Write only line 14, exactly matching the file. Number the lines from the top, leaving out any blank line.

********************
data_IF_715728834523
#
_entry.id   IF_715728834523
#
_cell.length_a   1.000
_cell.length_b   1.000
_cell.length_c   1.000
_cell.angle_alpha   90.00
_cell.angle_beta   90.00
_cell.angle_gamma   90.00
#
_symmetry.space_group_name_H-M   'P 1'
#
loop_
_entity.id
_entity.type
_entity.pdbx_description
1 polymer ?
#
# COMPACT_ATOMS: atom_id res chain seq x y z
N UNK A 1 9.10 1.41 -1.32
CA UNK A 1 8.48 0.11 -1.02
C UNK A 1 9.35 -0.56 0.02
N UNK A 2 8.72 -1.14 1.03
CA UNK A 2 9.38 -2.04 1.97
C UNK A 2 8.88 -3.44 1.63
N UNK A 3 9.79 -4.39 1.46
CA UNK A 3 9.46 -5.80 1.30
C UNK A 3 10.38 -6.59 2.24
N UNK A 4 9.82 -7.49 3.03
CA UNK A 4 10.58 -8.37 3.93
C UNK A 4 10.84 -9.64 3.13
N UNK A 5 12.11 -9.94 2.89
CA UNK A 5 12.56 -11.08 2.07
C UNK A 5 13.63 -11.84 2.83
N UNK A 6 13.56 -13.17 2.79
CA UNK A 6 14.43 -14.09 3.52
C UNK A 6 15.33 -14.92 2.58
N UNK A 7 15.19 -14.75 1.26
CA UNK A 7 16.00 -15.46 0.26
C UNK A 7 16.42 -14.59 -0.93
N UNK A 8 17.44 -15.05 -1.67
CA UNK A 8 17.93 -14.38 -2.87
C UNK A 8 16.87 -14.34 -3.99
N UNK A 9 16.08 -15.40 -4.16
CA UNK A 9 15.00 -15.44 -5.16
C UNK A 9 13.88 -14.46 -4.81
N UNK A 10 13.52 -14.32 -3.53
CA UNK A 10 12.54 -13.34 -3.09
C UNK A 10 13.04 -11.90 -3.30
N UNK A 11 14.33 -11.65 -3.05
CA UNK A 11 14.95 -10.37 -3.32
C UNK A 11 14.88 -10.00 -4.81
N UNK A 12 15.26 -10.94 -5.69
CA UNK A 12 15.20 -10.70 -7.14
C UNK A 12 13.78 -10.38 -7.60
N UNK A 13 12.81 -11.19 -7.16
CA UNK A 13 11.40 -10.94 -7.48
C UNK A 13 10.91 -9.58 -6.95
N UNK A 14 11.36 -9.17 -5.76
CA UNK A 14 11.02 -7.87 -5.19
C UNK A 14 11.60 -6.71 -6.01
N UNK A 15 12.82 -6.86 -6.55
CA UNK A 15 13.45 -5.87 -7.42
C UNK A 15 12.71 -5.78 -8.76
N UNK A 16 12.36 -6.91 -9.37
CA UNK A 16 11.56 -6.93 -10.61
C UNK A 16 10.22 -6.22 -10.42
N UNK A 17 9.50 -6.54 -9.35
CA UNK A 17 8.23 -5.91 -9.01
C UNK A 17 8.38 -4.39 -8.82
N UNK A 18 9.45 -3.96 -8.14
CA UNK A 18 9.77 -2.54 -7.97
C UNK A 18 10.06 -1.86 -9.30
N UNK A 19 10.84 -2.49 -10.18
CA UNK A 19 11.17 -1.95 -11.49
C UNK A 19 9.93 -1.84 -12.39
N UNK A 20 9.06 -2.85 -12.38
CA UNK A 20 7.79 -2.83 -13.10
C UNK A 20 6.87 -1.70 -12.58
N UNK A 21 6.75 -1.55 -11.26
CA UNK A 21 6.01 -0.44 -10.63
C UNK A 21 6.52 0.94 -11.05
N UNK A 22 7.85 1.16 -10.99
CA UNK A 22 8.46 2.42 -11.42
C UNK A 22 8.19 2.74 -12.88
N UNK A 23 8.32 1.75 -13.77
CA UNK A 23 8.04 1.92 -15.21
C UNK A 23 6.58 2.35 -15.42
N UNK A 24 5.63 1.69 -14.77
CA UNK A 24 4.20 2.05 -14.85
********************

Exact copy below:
loop_